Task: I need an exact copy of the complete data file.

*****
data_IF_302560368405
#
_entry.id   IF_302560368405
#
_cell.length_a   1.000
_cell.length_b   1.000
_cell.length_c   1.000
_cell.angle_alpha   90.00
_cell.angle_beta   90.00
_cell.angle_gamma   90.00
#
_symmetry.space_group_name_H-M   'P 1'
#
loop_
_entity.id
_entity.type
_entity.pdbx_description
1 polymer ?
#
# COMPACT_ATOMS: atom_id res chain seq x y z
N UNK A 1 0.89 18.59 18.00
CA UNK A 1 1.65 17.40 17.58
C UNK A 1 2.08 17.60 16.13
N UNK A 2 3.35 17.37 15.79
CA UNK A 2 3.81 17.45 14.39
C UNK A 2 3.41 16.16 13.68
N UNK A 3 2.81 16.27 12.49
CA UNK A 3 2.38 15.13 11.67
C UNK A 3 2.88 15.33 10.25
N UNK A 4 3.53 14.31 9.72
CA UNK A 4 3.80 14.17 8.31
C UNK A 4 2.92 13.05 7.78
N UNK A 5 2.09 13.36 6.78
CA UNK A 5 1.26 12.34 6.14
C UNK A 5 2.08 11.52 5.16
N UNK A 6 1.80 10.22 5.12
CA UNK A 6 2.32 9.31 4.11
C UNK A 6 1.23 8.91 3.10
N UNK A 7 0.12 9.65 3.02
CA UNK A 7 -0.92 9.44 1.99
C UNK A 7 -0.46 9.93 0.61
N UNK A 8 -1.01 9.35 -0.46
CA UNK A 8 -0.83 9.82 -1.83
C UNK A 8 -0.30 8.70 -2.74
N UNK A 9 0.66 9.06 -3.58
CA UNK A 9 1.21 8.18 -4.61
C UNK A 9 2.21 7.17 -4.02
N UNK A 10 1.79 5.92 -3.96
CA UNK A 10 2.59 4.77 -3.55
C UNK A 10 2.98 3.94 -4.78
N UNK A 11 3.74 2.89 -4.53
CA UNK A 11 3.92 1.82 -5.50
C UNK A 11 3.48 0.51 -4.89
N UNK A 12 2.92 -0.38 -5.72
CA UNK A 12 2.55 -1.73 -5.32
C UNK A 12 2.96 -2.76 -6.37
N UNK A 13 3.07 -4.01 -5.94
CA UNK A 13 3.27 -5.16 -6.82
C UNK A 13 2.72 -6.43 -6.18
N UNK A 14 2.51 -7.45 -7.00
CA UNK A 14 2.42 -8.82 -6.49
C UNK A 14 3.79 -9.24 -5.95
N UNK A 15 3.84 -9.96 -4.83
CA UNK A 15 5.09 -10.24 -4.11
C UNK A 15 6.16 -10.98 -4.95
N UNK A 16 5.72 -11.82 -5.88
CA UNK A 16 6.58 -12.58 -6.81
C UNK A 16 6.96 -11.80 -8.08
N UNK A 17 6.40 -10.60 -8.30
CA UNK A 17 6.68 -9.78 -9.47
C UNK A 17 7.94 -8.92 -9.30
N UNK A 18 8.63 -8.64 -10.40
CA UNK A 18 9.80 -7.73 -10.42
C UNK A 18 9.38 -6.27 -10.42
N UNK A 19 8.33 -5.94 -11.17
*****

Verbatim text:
data_IF_302560368405
#
_entry.id   IF_302560368405
#
_cell.length_a   1.000
_cell.length_b   1.000
_cell.length_c   1.000
_cell.angle_alpha   90.00
_cell.angle_beta   90.00
_cell.angle_gamma   90.00
#
_symmetry.space_group_name_H-M   'P 1'
#
loop_
_entity.id
_entity.type
_entity.pdbx_description
1 polymer ?
#
# COMPACT_ATOMS: atom_id res chain seq x y z
N UNK A 1 0.89 18.59 18.00
CA UNK A 1 1.65 17.40 17.58
C UNK A 1 2.08 17.60 16.13
N UNK A 2 3.35 17.37 15.79
CA UNK A 2 3.81 17.45 14.39
C UNK A 2 3.41 16.16 13.68
N UNK A 3 2.81 16.27 12.49
CA UNK A 3 2.38 15.13 11.67
C UNK A 3 2.88 15.33 10.25
N UNK A 4 3.53 14.31 9.72
CA UNK A 4 3.80 14.17 8.31
C UNK A 4 2.92 13.05 7.78
N UNK A 5 2.09 13.36 6.78
CA UNK A 5 1.26 12.34 6.14
C UNK A 5 2.08 11.52 5.16
N UNK A 6 1.80 10.22 5.12
CA UNK A 6 2.32 9.31 4.11
C UNK A 6 1.23 8.91 3.10
N UNK A 7 0.12 9.65 3.02
CA UNK A 7 -0.92 9.44 1.99
C UNK A 7 -0.46 9.93 0.61
N UNK A 8 -1.01 9.35 -0.46
CA UNK A 8 -0.83 9.82 -1.83
C UNK A 8 -0.30 8.70 -2.74
N UNK A 9 0.66 9.06 -3.58
CA UNK A 9 1.21 8.18 -4.61
C UNK A 9 2.21 7.17 -4.02
N UNK A 10 1.79 5.92 -3.96
CA UNK A 10 2.59 4.77 -3.55
C UNK A 10 2.98 3.94 -4.78
N UNK A 11 3.74 2.89 -4.53
CA UNK A 11 3.92 1.82 -5.50
C UNK A 11 3.48 0.51 -4.89
N UNK A 12 2.92 -0.38 -5.72
CA UNK A 12 2.55 -1.73 -5.32
C UNK A 12 2.96 -2.76 -6.37
N UNK A 13 3.07 -4.01 -5.94
CA UNK A 13 3.27 -5.16 -6.82
C UNK A 13 2.72 -6.43 -6.18
N UNK A 14 2.51 -7.45 -7.00
CA UNK A 14 2.42 -8.82 -6.49
C UNK A 14 3.79 -9.24 -5.95
N UNK A 15 3.84 -9.96 -4.83
CA UNK A 15 5.09 -10.24 -4.11
C UNK A 15 6.16 -10.98 -4.95
N UNK A 16 5.72 -11.82 -5.88
CA UNK A 16 6.58 -12.58 -6.81
C UNK A 16 6.96 -11.80 -8.08
N UNK A 17 6.40 -10.60 -8.30
CA UNK A 17 6.68 -9.78 -9.47
C UNK A 17 7.94 -8.92 -9.30
N UNK A 18 8.63 -8.64 -10.40
CA UNK A 18 9.80 -7.73 -10.42
C UNK A 18 9.38 -6.27 -10.42
N UNK A 19 8.33 -5.94 -11.17